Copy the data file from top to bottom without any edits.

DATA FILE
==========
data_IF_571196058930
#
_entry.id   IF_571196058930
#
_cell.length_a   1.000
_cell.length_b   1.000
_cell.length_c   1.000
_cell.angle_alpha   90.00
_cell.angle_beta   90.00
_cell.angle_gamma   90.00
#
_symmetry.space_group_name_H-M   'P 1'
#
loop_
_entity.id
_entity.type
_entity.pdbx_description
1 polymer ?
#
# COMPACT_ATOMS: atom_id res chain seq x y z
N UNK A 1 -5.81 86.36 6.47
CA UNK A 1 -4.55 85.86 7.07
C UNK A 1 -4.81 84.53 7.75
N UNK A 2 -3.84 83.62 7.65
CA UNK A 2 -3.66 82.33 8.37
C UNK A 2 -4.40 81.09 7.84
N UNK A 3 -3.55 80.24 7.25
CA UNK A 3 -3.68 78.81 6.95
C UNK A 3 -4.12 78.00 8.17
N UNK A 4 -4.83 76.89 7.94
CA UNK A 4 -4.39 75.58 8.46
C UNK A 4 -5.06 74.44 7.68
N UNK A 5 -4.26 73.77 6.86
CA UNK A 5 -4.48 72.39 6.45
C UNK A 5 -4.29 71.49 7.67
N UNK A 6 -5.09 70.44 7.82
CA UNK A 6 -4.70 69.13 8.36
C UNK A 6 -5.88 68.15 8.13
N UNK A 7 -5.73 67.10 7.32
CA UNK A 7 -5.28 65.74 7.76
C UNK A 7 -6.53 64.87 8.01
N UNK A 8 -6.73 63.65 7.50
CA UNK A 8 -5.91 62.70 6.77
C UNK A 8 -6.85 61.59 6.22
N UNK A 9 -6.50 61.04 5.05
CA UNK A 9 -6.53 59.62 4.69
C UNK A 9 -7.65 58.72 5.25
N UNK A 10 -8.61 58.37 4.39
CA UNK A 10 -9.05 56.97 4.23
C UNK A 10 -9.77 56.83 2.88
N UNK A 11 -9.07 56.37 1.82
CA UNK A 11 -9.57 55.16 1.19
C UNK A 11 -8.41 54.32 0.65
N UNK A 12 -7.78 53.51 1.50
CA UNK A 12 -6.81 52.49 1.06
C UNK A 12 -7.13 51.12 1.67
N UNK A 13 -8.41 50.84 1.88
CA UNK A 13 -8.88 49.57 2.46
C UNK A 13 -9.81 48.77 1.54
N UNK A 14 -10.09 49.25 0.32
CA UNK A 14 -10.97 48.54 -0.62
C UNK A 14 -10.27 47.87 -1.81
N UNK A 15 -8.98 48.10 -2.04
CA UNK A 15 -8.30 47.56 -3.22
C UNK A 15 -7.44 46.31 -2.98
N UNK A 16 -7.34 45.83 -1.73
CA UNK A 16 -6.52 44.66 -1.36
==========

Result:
data_IF_571196058930
#
_entry.id   IF_571196058930
#
_cell.length_a   1.000
_cell.length_b   1.000
_cell.length_c   1.000
_cell.angle_alpha   90.00
_cell.angle_beta   90.00
_cell.angle_gamma   90.00
#
_symmetry.space_group_name_H-M   'P 1'
#
loop_
_entity.id
_entity.type
_entity.pdbx_description
1 polymer ?
#
# COMPACT_ATOMS: atom_id res chain seq x y z
N UNK A 1 -5.81 86.36 6.47
CA UNK A 1 -4.55 85.86 7.07
C UNK A 1 -4.81 84.53 7.75
N UNK A 2 -3.84 83.62 7.65
CA UNK A 2 -3.66 82.33 8.37
C UNK A 2 -4.40 81.09 7.84
N UNK A 3 -3.55 80.24 7.25
CA UNK A 3 -3.68 78.81 6.95
C UNK A 3 -4.12 78.00 8.17
N UNK A 4 -4.83 76.89 7.94
CA UNK A 4 -4.39 75.58 8.46
C UNK A 4 -5.06 74.44 7.68
N UNK A 5 -4.26 73.77 6.86
CA UNK A 5 -4.48 72.39 6.45
C UNK A 5 -4.29 71.49 7.67
N UNK A 6 -5.09 70.44 7.82
CA UNK A 6 -4.70 69.13 8.36
C UNK A 6 -5.88 68.15 8.13
N UNK A 7 -5.73 67.10 7.32
CA UNK A 7 -5.28 65.74 7.76
C UNK A 7 -6.53 64.87 8.01
N UNK A 8 -6.73 63.65 7.50
CA UNK A 8 -5.91 62.70 6.77
C UNK A 8 -6.85 61.59 6.22
N UNK A 9 -6.50 61.04 5.05
CA UNK A 9 -6.53 59.62 4.69
C UNK A 9 -7.65 58.72 5.25
N UNK A 10 -8.61 58.37 4.39
CA UNK A 10 -9.05 56.97 4.23
C UNK A 10 -9.77 56.83 2.88
N UNK A 11 -9.07 56.37 1.82
CA UNK A 11 -9.57 55.16 1.19
C UNK A 11 -8.41 54.32 0.65
N UNK A 12 -7.78 53.51 1.50
CA UNK A 12 -6.81 52.49 1.06
C UNK A 12 -7.13 51.12 1.67
N UNK A 13 -8.41 50.84 1.88
CA UNK A 13 -8.88 49.57 2.46
C UNK A 13 -9.81 48.77 1.54
N UNK A 14 -10.09 49.25 0.32
CA UNK A 14 -10.97 48.54 -0.62
C UNK A 14 -10.27 47.87 -1.81
N UNK A 15 -8.98 48.10 -2.04
CA UNK A 15 -8.30 47.56 -3.22
C UNK A 15 -7.44 46.31 -2.98
N UNK A 16 -7.34 45.83 -1.73
CA UNK A 16 -6.52 44.66 -1.36